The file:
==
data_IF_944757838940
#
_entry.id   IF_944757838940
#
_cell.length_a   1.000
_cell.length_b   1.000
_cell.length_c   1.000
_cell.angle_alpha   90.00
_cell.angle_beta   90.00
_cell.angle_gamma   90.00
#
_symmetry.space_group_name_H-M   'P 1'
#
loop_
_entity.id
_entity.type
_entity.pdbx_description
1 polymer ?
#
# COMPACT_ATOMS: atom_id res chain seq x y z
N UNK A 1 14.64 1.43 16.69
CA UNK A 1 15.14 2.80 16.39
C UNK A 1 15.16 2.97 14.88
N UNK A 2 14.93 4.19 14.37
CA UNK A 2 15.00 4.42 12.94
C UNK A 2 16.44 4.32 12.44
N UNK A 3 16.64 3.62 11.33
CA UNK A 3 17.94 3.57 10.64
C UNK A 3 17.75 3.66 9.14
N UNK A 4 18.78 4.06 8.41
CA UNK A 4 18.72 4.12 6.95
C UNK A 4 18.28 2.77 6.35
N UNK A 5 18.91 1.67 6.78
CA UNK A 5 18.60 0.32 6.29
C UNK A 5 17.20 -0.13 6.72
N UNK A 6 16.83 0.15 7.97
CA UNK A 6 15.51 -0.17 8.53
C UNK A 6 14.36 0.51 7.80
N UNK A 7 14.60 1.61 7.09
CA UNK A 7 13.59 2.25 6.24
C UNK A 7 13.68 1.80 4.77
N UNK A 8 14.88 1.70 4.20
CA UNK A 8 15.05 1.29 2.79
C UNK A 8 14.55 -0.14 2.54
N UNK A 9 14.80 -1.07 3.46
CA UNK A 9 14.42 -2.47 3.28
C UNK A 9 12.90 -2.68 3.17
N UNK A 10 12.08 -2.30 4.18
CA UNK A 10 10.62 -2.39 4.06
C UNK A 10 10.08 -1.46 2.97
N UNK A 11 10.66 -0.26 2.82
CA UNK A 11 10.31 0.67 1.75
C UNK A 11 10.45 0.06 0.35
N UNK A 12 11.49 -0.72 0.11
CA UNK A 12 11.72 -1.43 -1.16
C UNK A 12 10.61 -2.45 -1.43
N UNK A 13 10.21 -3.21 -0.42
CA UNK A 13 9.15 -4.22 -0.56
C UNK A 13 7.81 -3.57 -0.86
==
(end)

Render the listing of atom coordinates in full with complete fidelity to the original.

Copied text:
data_IF_944757838940
#
_entry.id   IF_944757838940
#
_cell.length_a   1.000
_cell.length_b   1.000
_cell.length_c   1.000
_cell.angle_alpha   90.00
_cell.angle_beta   90.00
_cell.angle_gamma   90.00
#
_symmetry.space_group_name_H-M   'P 1'
#
loop_
_entity.id
_entity.type
_entity.pdbx_description
1 polymer ?
#
# COMPACT_ATOMS: atom_id res chain seq x y z
N UNK A 1 14.64 1.43 16.69
CA UNK A 1 15.14 2.80 16.39
C UNK A 1 15.16 2.97 14.88
N UNK A 2 14.93 4.19 14.37
CA UNK A 2 15.00 4.42 12.94
C UNK A 2 16.44 4.32 12.44
N UNK A 3 16.64 3.62 11.33
CA UNK A 3 17.94 3.57 10.64
C UNK A 3 17.75 3.66 9.14
N UNK A 4 18.78 4.06 8.41
CA UNK A 4 18.72 4.12 6.95
C UNK A 4 18.28 2.77 6.35
N UNK A 5 18.91 1.67 6.78
CA UNK A 5 18.60 0.32 6.29
C UNK A 5 17.20 -0.13 6.72
N UNK A 6 16.83 0.15 7.97
CA UNK A 6 15.51 -0.17 8.53
C UNK A 6 14.36 0.51 7.80
N UNK A 7 14.60 1.61 7.09
CA UNK A 7 13.59 2.25 6.24
C UNK A 7 13.68 1.80 4.77
N UNK A 8 14.88 1.70 4.20
CA UNK A 8 15.05 1.29 2.79
C UNK A 8 14.55 -0.14 2.54
N UNK A 9 14.80 -1.07 3.46
CA UNK A 9 14.42 -2.47 3.28
C UNK A 9 12.90 -2.68 3.17
N UNK A 10 12.08 -2.30 4.18
CA UNK A 10 10.62 -2.39 4.06
C UNK A 10 10.08 -1.46 2.97
N UNK A 11 10.66 -0.26 2.82
CA UNK A 11 10.31 0.67 1.75
C UNK A 11 10.45 0.06 0.35
N UNK A 12 11.49 -0.72 0.11
CA UNK A 12 11.72 -1.43 -1.16
C UNK A 12 10.61 -2.45 -1.43
N UNK A 13 10.21 -3.21 -0.42
CA UNK A 13 9.15 -4.22 -0.56
C UNK A 13 7.81 -3.57 -0.86